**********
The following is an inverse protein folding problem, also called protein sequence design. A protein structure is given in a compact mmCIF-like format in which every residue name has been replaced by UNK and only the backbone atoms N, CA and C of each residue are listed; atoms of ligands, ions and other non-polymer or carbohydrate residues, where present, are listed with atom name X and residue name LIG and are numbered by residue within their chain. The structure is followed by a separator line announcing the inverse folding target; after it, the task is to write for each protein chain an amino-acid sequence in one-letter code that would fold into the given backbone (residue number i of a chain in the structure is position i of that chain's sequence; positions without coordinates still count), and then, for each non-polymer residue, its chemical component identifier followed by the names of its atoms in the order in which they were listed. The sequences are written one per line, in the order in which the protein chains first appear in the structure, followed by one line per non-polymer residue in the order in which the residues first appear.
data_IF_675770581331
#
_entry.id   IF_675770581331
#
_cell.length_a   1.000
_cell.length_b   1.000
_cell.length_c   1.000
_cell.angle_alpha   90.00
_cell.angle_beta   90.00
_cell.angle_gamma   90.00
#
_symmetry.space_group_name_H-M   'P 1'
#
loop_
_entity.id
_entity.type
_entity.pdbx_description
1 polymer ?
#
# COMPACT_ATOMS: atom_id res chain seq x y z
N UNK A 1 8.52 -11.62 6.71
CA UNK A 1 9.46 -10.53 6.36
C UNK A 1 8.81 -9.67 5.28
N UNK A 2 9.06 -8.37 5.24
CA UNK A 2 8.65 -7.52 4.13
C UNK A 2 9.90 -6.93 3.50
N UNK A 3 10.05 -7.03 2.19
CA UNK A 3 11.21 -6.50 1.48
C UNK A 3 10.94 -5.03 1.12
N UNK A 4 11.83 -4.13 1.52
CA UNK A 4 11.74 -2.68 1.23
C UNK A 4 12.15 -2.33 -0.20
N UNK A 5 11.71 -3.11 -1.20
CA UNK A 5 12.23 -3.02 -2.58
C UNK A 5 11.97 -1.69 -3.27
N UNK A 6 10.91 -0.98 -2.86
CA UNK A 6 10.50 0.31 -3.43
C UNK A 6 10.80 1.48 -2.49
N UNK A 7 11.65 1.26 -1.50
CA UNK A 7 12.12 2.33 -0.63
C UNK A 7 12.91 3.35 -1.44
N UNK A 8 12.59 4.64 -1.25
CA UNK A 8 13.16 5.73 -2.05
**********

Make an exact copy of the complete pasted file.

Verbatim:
The following is an inverse protein folding problem, also called protein sequence design. A protein structure is given in a compact mmCIF-like format in which every residue name has been replaced by UNK and only the backbone atoms N, CA and C of each residue are listed; atoms of ligands, ions and other non-polymer or carbohydrate residues, where present, are listed with atom name X and residue name LIG and are numbered by residue within their chain. The structure is followed by a separator line announcing the inverse folding target; after it, the task is to write for each protein chain an amino-acid sequence in one-letter code that would fold into the given backbone (residue number i of a chain in the structure is position i of that chain's sequence; positions without coordinates still count), and then, for each non-polymer residue, its chemical component identifier followed by the names of its atoms in the order in which they were listed. The sequences are written one per line, in the order in which the protein chains first appear in the structure, followed by one line per non-polymer residue in the order in which the residues first appear.
data_IF_675770581331
#
_entry.id   IF_675770581331
#
_cell.length_a   1.000
_cell.length_b   1.000
_cell.length_c   1.000
_cell.angle_alpha   90.00
_cell.angle_beta   90.00
_cell.angle_gamma   90.00
#
_symmetry.space_group_name_H-M   'P 1'
#
loop_
_entity.id
_entity.type
_entity.pdbx_description
1 polymer ?
#
# COMPACT_ATOMS: atom_id res chain seq x y z
N UNK A 1 8.52 -11.62 6.71
CA UNK A 1 9.46 -10.53 6.36
C UNK A 1 8.81 -9.67 5.28
N UNK A 2 9.06 -8.37 5.24
CA UNK A 2 8.65 -7.52 4.13
C UNK A 2 9.90 -6.93 3.50
N UNK A 3 10.05 -7.03 2.19
CA UNK A 3 11.21 -6.50 1.48
C UNK A 3 10.94 -5.03 1.12
N UNK A 4 11.83 -4.13 1.52
CA UNK A 4 11.74 -2.68 1.23
C UNK A 4 12.15 -2.33 -0.20
N UNK A 5 11.71 -3.11 -1.20
CA UNK A 5 12.23 -3.02 -2.58
C UNK A 5 11.97 -1.69 -3.27
N UNK A 6 10.91 -0.98 -2.86
CA UNK A 6 10.50 0.31 -3.43
C UNK A 6 10.80 1.48 -2.49
N UNK A 7 11.65 1.26 -1.50
CA UNK A 7 12.12 2.33 -0.63
C UNK A 7 12.91 3.35 -1.44
N UNK A 8 12.59 4.64 -1.25
CA UNK A 8 13.16 5.73 -2.05